I have always loved writing very short stories. I had been doing it for years before I found out that there was a name for the sort of thing I write (flash fiction, apparently).
My flash pieces and ten minute plays are usually inspired by paintings, songs, eavesdropping or news articles. For a long time I berated myself with the idea that my attachment to short pieces meant I didn’t have the stamina to write anything longer and that it was a sign of my inability to concentrate. Of course I now know that this is not true. I’ve written full-length books and plays, proving to myself that I can do it.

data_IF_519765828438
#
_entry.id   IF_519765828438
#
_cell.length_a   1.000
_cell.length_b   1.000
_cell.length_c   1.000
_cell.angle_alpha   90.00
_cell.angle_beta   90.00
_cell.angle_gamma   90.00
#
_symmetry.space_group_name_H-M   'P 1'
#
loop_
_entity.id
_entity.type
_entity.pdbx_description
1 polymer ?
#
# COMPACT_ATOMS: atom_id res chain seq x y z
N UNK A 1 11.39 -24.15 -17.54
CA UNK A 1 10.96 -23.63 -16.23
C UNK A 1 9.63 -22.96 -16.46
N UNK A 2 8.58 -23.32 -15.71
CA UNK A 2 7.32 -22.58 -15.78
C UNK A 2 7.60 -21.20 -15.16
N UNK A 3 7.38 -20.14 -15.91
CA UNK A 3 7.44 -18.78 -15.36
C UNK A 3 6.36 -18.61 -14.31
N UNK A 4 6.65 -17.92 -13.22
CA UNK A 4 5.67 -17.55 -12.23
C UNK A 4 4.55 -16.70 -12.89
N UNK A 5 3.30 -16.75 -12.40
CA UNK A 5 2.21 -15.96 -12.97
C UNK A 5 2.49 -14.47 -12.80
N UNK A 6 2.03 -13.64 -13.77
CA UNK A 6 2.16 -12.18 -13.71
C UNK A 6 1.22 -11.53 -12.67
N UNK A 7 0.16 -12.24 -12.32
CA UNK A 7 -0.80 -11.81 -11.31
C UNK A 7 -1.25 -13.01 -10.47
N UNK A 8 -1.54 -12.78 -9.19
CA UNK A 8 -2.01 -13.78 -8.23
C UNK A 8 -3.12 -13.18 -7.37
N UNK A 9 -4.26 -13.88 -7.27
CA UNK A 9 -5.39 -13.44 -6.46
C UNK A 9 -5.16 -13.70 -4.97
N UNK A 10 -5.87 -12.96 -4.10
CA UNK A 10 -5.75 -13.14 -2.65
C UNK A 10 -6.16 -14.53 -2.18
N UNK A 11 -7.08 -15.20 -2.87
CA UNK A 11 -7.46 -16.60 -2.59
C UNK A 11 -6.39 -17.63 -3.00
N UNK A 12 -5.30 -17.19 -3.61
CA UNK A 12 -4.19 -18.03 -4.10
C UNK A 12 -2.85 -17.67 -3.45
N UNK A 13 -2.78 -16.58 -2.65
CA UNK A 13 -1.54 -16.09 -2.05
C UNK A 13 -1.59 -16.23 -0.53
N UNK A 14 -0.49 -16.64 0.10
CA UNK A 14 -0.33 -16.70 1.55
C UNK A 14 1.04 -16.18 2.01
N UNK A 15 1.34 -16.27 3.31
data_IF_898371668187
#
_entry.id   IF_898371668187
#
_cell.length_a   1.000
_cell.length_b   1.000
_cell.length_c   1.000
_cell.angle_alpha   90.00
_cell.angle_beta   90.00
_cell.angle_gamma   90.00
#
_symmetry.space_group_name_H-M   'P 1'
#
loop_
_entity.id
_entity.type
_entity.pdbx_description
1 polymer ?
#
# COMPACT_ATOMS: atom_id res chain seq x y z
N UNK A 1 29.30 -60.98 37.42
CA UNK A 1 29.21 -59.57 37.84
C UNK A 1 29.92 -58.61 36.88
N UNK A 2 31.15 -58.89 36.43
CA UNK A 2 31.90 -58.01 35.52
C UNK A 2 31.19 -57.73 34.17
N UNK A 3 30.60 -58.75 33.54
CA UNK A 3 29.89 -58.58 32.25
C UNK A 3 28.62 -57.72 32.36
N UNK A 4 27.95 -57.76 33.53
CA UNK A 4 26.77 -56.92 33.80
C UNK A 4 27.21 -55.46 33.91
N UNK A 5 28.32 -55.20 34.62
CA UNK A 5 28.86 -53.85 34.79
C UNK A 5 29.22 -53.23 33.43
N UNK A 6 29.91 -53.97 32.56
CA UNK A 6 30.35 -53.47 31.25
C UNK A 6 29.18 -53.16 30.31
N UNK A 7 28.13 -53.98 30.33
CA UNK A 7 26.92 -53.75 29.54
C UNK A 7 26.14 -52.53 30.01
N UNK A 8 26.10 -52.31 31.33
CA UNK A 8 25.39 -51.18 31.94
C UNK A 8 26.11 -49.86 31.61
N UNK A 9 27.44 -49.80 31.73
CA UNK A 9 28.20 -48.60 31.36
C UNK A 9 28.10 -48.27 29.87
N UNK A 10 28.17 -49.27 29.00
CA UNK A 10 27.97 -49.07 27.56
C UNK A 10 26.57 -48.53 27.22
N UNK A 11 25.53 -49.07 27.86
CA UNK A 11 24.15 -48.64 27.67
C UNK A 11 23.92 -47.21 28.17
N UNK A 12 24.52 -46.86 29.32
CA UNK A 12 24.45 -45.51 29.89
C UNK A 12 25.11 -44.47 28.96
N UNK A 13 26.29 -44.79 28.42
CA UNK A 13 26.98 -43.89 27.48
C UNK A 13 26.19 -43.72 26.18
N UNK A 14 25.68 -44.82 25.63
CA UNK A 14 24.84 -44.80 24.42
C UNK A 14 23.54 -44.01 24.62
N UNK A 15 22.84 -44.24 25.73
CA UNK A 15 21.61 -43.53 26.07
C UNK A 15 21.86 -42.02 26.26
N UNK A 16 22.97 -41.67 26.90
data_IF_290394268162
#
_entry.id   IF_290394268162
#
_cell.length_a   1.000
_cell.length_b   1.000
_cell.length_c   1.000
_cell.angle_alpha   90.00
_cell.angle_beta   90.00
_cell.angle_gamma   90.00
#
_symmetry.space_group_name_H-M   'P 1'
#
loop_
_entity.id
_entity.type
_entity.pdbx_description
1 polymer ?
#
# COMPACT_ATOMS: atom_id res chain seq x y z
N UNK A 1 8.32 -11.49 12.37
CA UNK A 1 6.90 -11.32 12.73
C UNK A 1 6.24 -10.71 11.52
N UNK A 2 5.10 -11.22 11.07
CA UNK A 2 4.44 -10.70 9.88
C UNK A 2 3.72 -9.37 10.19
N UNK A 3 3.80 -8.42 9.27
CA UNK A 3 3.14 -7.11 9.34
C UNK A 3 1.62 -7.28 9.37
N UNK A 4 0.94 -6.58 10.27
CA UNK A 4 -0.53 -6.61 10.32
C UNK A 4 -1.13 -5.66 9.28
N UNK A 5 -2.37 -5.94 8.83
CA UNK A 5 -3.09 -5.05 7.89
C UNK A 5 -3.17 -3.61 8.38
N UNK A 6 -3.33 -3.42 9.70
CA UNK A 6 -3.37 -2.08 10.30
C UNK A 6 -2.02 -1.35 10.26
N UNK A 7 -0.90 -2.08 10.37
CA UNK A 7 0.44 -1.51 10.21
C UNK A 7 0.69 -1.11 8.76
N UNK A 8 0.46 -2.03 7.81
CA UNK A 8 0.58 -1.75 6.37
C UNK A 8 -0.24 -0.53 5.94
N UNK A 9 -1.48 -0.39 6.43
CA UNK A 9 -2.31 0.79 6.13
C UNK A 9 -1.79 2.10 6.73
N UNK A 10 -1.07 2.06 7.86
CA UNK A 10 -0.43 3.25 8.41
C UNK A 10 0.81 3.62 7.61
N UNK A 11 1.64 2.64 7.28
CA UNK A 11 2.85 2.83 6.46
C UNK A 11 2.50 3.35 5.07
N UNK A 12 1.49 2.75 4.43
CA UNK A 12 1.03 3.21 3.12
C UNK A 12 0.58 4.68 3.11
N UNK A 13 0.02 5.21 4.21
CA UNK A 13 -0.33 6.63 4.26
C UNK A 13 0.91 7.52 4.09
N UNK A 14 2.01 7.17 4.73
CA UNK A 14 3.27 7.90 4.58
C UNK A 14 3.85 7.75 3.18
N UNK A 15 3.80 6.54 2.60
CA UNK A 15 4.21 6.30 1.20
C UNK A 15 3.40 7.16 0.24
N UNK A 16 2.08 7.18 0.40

I also used to berate myself with the fact that there was nothing I could do with my short pieces. Flash fiction, short stories, ten minute plays – they seemed a much harder sell than novels or longer plays. However, since I started ghostwriting I have discovered that all those short pieces that I’ve been writing since 2006 are very useful portfolio material. They’re complete, they’re punchy and they demonstrate my technical skills.
I suppose the moral of this story is that you should never assume that anything you write is without purpose. You learn from everything you write, you get a sense of how much mileage there is in an idea, you improve your craft (or at least have the opportunity to do so), and you might be writing your own advertising copy unwittingly and a few years in advance.